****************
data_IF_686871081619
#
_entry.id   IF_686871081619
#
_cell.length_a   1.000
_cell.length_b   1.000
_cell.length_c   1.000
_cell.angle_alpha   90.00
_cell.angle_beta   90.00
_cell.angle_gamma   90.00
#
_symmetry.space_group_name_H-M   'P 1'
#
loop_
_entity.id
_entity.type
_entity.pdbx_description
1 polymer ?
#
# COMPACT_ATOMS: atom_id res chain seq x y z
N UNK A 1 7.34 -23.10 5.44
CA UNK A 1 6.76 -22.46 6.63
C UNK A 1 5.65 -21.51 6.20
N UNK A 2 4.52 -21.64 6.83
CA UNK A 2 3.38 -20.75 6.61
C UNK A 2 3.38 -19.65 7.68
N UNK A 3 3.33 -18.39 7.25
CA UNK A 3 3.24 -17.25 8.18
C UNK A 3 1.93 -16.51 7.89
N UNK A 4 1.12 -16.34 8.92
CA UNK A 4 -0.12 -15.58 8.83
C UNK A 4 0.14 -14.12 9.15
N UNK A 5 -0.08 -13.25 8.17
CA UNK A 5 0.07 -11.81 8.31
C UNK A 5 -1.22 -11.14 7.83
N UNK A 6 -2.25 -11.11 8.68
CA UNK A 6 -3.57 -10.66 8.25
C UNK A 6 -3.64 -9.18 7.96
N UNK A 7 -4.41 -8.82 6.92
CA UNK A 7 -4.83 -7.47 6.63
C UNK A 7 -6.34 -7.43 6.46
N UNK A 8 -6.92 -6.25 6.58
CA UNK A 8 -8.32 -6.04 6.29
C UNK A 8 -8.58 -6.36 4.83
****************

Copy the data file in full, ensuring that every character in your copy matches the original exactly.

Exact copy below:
data_IF_686871081619
#
_entry.id   IF_686871081619
#
_cell.length_a   1.000
_cell.length_b   1.000
_cell.length_c   1.000
_cell.angle_alpha   90.00
_cell.angle_beta   90.00
_cell.angle_gamma   90.00
#
_symmetry.space_group_name_H-M   'P 1'
#
loop_
_entity.id
_entity.type
_entity.pdbx_description
1 polymer ?
#
# COMPACT_ATOMS: atom_id res chain seq x y z
N UNK A 1 7.34 -23.10 5.44
CA UNK A 1 6.76 -22.46 6.63
C UNK A 1 5.65 -21.51 6.20
N UNK A 2 4.52 -21.64 6.83
CA UNK A 2 3.38 -20.75 6.61
C UNK A 2 3.38 -19.65 7.68
N UNK A 3 3.33 -18.39 7.25
CA UNK A 3 3.24 -17.25 8.18
C UNK A 3 1.93 -16.51 7.89
N UNK A 4 1.12 -16.34 8.92
CA UNK A 4 -0.12 -15.58 8.83
C UNK A 4 0.14 -14.12 9.15
N UNK A 5 -0.08 -13.25 8.17
CA UNK A 5 0.07 -11.81 8.31
C UNK A 5 -1.22 -11.14 7.83
N UNK A 6 -2.25 -11.11 8.68
CA UNK A 6 -3.57 -10.66 8.25
C UNK A 6 -3.64 -9.18 7.96
N UNK A 7 -4.41 -8.82 6.92
CA UNK A 7 -4.83 -7.47 6.63
C UNK A 7 -6.34 -7.43 6.46
N UNK A 8 -6.92 -6.25 6.58
CA UNK A 8 -8.32 -6.04 6.29
C UNK A 8 -8.58 -6.36 4.83